The 2014 Lok Sabha elections are on, 800-odd million people are voting in the seventh-largest country in the world. Unlike earlier elections there’s too much of information, data, rhetoric, and opinions. Especially opinions. Anyone who is anybody is presenting their opinion; on mainstream media and on social media. Which only means that there’s enough scope for confusion for the voter.
Many constituencies have already completed voting, so perhaps, this post – in that sense – is delayed. A large number of first-time voters are in the fray. Many parties are attempting to woo this segment. There’s ample mud-slinging going on between political parties; many complaints to the EC (Election Commission). As a voter, who is concerned about the country, how do we choose?
My cousin and I were out to buy a mobile phone today. He saw a few phones and decided not to buy. He couldn’t make sense of the one that made sense for him in the plethora that was available to him. We left the shop.
We discussed his confusion. People who sell products have a reason to sell you something. Perhaps, certain products offer better margins to them than others. Naturally, they would push those products more than the others. I asked my brother, what he wanted. in other words, what did he want from a phone and how much he was willing to pay. What’s important to you, in a phone, I asked him?
Enough advertisements have promoted this message, and I do the same. What’s important to you? Who will deliver the requirements that you have? That’s the only way to vote. It requires involvement, however; some research. That’s how you will know where and how your vote should be cast. The most interesting thing about a democracy is that you can vote the way you want in spite of your friends saying something else. This is perhaps the perfect opportunity for you to get into a debate about what you believe in. Let your vote be about you. Even if it is against the popular vote or for it. Anything is right, as long as you believe in it.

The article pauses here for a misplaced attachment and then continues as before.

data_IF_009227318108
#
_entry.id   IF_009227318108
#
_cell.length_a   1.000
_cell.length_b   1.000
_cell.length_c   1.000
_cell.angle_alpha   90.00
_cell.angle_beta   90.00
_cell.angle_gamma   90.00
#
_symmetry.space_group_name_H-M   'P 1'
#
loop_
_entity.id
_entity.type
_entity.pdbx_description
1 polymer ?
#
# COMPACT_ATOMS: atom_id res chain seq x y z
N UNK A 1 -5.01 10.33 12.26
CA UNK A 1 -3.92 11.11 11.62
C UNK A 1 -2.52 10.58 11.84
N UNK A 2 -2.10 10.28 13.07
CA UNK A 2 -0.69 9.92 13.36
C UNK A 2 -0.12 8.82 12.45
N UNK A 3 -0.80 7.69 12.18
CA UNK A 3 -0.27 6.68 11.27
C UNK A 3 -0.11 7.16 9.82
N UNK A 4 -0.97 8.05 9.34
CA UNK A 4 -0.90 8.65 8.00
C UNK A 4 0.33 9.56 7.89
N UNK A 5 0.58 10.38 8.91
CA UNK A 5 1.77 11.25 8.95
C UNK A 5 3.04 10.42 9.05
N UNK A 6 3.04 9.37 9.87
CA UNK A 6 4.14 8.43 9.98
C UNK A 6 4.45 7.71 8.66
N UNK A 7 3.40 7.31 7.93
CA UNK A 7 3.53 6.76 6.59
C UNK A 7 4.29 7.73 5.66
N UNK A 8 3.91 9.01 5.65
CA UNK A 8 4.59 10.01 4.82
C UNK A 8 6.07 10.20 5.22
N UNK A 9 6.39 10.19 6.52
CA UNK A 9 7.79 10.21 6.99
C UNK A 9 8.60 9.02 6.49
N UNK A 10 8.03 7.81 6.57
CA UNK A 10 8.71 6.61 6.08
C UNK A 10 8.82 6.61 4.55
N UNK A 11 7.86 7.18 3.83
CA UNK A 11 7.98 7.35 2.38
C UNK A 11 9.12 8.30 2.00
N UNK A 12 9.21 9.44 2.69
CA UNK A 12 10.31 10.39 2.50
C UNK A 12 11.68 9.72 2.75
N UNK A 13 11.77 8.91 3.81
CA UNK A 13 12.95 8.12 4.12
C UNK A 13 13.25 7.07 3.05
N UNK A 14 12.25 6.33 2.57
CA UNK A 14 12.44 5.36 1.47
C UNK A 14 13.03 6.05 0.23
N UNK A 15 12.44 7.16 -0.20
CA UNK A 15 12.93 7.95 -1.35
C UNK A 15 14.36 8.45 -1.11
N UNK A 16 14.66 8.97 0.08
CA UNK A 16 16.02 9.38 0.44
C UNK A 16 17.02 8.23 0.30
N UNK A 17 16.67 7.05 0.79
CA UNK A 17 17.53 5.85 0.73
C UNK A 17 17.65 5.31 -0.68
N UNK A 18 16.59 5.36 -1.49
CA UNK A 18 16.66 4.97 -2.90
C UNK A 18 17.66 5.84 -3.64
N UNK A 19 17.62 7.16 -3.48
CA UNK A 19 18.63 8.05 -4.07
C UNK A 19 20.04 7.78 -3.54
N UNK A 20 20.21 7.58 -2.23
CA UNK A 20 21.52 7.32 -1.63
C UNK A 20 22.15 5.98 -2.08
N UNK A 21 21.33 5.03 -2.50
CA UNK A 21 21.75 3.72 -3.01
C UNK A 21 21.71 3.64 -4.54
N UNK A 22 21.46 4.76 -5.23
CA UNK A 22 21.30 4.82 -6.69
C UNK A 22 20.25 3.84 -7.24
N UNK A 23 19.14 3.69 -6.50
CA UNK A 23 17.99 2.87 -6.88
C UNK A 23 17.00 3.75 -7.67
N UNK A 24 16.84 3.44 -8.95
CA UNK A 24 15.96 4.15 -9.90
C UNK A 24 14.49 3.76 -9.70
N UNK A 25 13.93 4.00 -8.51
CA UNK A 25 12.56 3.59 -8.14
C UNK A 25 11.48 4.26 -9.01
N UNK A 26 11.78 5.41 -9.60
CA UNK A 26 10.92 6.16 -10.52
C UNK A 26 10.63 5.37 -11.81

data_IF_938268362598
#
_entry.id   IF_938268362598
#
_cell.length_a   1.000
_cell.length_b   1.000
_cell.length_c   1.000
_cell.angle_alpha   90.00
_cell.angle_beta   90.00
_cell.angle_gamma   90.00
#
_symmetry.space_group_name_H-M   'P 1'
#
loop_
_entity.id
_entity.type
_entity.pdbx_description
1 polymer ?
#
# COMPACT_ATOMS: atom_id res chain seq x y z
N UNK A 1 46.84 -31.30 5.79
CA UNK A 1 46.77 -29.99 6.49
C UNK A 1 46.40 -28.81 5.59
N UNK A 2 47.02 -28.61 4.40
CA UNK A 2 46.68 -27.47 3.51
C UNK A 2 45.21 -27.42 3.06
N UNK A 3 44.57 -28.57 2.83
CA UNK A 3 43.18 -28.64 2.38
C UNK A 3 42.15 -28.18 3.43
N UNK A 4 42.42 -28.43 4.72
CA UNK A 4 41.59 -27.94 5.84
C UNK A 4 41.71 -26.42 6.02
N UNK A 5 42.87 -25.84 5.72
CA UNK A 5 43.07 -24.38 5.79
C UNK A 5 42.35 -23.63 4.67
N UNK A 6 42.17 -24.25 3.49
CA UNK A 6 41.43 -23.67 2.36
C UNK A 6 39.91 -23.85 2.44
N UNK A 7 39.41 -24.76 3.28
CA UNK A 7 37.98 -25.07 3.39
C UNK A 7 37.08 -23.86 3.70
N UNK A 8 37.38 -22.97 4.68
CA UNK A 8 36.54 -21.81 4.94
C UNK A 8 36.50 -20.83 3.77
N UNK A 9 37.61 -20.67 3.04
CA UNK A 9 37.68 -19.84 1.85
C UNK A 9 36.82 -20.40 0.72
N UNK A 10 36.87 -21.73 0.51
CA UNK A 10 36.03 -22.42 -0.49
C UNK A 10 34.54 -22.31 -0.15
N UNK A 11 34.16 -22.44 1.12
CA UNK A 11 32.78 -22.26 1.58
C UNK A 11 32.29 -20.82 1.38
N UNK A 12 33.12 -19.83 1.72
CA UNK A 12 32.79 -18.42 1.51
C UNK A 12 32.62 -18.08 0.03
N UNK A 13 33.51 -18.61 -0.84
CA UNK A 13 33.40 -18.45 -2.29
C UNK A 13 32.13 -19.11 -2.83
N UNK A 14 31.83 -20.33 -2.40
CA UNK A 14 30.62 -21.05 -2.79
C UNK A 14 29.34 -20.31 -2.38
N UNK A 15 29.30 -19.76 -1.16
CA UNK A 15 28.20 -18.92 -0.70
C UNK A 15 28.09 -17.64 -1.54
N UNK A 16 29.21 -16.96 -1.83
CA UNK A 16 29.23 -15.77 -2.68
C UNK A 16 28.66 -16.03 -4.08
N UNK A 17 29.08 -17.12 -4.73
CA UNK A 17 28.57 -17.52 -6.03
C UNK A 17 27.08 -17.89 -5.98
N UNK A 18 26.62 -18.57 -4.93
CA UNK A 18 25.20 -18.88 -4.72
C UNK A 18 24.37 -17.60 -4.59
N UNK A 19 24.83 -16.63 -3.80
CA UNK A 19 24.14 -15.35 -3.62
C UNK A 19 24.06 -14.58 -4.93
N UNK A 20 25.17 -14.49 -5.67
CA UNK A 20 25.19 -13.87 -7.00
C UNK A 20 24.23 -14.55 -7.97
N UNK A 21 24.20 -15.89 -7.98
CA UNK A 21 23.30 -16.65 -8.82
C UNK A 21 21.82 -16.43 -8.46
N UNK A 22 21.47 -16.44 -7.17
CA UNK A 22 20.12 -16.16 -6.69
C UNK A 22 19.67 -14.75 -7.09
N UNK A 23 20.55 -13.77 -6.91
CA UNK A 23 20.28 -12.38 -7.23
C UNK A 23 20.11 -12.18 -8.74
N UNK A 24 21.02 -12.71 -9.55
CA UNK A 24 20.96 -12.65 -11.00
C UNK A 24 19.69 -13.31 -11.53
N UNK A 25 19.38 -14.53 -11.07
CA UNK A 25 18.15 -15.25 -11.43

We all know that our vote counts. But if you have not given enough thought about how your vote will be cast; it doesn’t count. When the ink is marked on your finger and you press that one button, be sure of one thing: You have pressed that button with conviction and awareness of what you expect your vote to mean. More importantly, remember this: irrespective of who you vote for, the government of the day is responsible for you; irrespective of who voted for the government – they have to take care of the country. The government has no way of knowing who you voted for. So, the government has to work for you. Even if you did not vote for the party that’s formed the government – you have a right to ask questions of that government.
If you are lucky and your voting day coincides with a long weekend, please go ahead, get out of the city. But, after you have cast your vote.
Perhaps, you are curious about how I will vote. I will not tell you. Our constitution gives me that right. And this appeal I make here is not about asking you to vote for this party or that. It’s asking you to go out and vote. You are welcome to ask me (not in the comments, but in a face-to-face conversation) how I will vote. But, even in that conversation, I can only tell you who I will vote for and why.
You will have to take your own decision. That’s tough. But not impossible. Go out. Vote.